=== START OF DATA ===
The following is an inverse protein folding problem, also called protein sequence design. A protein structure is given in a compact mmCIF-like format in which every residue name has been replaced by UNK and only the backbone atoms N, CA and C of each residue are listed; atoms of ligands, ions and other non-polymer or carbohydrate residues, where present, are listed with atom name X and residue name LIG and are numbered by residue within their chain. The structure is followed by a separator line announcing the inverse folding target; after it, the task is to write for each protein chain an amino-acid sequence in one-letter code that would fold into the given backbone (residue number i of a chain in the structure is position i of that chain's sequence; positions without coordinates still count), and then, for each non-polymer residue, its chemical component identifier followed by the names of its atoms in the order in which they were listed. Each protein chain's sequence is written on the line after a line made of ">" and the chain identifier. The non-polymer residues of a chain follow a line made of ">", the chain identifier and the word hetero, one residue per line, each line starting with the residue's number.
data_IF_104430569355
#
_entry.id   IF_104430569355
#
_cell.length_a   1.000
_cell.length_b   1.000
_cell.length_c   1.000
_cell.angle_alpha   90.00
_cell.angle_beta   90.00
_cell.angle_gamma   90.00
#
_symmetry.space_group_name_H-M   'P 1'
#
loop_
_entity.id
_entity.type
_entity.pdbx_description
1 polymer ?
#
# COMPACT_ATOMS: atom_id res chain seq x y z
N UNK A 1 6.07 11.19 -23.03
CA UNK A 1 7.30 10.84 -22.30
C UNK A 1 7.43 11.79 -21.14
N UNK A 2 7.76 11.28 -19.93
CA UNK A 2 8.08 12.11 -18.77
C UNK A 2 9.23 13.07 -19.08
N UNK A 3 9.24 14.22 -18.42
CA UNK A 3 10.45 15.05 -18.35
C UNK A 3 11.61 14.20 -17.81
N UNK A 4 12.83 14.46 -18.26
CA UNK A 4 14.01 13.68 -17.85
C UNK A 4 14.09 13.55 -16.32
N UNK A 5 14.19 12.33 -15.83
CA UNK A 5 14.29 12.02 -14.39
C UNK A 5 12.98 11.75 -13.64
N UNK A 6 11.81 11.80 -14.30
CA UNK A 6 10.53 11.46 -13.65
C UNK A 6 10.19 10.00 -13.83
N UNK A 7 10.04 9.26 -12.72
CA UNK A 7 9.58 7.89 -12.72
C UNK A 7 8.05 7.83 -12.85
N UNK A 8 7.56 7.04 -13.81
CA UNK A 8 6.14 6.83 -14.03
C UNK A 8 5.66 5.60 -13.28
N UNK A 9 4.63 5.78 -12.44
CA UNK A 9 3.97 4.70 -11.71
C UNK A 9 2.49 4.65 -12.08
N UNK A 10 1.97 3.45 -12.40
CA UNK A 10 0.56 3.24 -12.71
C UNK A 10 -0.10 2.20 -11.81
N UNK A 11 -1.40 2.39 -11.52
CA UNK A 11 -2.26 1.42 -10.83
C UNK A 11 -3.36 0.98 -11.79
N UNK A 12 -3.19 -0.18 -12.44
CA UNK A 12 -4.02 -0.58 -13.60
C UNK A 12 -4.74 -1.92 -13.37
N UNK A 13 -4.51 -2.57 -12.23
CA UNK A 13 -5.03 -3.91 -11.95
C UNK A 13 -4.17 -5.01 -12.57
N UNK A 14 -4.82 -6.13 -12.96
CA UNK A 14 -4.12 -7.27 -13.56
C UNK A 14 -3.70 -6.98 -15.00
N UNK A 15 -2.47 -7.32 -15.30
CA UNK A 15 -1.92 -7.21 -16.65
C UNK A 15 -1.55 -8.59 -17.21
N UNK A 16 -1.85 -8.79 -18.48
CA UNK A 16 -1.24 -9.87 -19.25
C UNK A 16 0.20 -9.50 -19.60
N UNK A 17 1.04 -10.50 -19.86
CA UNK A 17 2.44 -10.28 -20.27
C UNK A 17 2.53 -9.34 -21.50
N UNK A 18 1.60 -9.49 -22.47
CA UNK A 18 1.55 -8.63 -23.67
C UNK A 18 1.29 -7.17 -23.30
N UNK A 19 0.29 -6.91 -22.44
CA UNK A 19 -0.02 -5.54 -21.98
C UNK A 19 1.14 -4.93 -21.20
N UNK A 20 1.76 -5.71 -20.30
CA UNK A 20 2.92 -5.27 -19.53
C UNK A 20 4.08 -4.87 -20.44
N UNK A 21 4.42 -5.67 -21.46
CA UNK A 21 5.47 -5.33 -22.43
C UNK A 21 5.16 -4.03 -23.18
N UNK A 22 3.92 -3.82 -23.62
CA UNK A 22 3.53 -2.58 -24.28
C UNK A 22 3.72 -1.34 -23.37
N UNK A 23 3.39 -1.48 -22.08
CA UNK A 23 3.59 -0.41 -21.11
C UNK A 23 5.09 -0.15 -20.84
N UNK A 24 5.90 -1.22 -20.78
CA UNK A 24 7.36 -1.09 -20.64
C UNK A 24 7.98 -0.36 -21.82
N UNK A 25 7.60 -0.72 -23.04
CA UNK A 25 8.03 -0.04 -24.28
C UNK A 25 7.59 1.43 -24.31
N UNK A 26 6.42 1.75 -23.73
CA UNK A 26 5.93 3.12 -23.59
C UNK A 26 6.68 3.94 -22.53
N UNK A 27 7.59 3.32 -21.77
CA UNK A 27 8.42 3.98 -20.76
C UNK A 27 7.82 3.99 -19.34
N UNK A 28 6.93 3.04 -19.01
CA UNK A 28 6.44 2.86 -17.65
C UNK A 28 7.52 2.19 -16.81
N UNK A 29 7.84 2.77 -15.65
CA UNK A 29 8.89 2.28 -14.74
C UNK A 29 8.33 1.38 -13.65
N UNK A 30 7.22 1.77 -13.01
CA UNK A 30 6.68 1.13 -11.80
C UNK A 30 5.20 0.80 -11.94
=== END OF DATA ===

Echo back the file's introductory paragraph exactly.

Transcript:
The following is an inverse protein folding problem, also called protein sequence design. A protein structure is given in a compact mmCIF-like format in which every residue name has been replaced by UNK and only the backbone atoms N, CA and C of each residue are listed; atoms of ligands, ions and other non-polymer or carbohydrate residues, where present, are listed with atom name X and residue name LIG and are numbered by residue within their chain. The structure is followed by a separator line announcing the inverse folding target; after it, the task is to write for each protein chain an amino-acid sequence in one-letter code that would fold into the given backbone (residue number i of a chain in the structure is position i of that chain's sequence; positions without coordinates still count), and then, for each non-polymer residue, its chemical component identifier followed by the names of its atoms in the order in which they were listed. Each protein chain's sequence is written on the line after a line made of ">" and the chain identifier. The non-polymer residues of a chain follow a line made of ">", the chain identifier and the word hetero, one residue per line, each line starting with the residue's number.